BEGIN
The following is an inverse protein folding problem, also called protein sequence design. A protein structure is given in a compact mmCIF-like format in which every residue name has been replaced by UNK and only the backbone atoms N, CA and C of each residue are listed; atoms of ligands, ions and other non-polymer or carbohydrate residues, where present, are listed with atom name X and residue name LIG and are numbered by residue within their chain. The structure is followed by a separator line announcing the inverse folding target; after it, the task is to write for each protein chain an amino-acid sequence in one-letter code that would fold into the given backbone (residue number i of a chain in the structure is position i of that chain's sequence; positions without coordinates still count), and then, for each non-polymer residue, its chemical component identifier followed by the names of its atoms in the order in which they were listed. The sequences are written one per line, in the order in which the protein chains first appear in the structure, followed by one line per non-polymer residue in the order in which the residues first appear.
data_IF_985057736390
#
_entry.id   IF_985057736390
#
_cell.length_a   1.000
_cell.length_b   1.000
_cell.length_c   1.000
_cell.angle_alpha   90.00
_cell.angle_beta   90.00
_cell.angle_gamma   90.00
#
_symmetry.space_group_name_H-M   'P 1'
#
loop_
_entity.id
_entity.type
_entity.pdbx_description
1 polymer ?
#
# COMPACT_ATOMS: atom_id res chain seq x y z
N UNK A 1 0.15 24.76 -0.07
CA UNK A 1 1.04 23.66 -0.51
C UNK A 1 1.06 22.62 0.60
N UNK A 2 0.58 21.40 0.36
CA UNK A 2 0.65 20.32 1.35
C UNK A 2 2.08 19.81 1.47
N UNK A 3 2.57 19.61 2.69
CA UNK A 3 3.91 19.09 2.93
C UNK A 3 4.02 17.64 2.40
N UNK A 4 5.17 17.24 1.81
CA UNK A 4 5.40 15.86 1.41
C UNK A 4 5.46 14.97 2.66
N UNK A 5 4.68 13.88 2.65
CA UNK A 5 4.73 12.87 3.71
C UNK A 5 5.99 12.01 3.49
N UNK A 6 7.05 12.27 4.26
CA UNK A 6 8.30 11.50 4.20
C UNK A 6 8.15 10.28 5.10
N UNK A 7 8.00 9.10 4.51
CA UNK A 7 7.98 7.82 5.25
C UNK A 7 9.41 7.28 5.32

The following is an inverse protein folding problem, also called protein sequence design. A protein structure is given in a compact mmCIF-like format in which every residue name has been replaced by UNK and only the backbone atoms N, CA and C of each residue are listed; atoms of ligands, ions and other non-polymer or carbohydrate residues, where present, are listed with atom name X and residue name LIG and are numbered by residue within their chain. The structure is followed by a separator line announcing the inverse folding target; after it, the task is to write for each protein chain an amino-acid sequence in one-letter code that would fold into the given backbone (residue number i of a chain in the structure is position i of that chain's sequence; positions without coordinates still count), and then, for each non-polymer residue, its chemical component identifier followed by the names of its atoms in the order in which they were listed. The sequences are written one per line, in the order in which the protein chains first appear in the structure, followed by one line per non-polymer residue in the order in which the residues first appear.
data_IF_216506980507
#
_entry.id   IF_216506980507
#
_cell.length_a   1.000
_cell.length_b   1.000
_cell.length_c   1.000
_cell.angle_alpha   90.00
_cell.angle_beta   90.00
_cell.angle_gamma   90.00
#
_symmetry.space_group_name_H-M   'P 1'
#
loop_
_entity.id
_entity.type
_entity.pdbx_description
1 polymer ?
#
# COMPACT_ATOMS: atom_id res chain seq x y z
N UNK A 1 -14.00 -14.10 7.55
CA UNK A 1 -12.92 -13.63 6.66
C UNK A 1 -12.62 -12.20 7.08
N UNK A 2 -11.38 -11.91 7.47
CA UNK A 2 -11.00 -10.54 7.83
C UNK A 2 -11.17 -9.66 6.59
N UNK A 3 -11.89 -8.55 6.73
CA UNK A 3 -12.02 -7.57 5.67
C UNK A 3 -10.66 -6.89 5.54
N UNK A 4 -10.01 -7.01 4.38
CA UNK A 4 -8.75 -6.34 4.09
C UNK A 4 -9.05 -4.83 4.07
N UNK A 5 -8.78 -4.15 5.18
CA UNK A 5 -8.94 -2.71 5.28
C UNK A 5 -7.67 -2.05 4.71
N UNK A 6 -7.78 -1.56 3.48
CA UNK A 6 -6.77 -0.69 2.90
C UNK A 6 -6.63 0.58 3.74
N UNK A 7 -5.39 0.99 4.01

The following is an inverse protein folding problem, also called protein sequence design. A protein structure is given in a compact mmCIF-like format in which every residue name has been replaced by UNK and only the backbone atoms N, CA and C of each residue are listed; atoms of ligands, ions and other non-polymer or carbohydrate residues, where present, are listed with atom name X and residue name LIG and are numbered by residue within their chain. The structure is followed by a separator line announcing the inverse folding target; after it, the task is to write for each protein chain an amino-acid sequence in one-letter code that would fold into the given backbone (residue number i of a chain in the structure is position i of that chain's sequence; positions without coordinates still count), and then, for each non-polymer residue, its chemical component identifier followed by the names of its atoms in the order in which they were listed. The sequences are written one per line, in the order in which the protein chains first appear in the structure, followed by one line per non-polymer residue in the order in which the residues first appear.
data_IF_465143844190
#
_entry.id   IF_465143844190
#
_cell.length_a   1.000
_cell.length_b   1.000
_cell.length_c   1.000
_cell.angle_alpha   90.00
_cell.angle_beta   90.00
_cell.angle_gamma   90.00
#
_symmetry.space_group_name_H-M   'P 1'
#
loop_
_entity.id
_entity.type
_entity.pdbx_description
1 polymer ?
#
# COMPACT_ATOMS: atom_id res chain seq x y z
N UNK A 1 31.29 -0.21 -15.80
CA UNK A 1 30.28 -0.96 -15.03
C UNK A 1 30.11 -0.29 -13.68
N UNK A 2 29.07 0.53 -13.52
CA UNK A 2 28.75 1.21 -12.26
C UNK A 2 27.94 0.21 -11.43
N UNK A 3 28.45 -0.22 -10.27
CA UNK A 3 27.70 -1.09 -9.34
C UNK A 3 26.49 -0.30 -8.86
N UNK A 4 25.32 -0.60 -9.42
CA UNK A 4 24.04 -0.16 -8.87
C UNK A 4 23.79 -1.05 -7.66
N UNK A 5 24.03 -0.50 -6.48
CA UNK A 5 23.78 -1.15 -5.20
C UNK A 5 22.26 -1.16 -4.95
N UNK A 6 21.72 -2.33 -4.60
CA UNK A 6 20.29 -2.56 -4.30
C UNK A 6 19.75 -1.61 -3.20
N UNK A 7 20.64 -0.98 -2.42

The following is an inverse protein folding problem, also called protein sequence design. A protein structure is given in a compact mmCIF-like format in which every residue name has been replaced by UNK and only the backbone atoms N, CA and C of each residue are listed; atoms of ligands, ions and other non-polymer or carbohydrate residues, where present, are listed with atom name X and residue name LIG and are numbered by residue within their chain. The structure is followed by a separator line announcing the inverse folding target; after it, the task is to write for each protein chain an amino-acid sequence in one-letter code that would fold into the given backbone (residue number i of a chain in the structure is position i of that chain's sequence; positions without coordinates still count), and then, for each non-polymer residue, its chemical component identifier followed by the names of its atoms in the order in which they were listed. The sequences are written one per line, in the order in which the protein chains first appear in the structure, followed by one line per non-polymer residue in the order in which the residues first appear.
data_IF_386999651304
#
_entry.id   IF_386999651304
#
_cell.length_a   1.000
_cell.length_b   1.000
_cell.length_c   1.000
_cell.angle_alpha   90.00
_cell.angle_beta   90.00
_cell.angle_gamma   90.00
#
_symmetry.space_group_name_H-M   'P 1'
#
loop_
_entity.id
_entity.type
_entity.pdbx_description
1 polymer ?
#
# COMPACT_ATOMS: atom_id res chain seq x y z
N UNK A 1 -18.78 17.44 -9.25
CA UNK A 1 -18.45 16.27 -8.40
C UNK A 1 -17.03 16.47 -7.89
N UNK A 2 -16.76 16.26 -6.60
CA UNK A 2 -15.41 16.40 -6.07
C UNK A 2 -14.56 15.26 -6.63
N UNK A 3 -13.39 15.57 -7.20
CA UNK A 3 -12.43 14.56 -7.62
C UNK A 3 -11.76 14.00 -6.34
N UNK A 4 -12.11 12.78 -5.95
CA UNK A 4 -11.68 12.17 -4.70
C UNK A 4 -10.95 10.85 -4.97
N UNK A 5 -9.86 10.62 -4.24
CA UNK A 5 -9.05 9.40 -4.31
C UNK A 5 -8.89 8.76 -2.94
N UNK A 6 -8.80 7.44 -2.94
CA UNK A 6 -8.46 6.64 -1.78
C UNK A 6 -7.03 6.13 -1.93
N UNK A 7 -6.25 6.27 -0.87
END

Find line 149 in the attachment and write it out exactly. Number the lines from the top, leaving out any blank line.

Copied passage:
C UNK A 2 -14.56 15.26 -6.63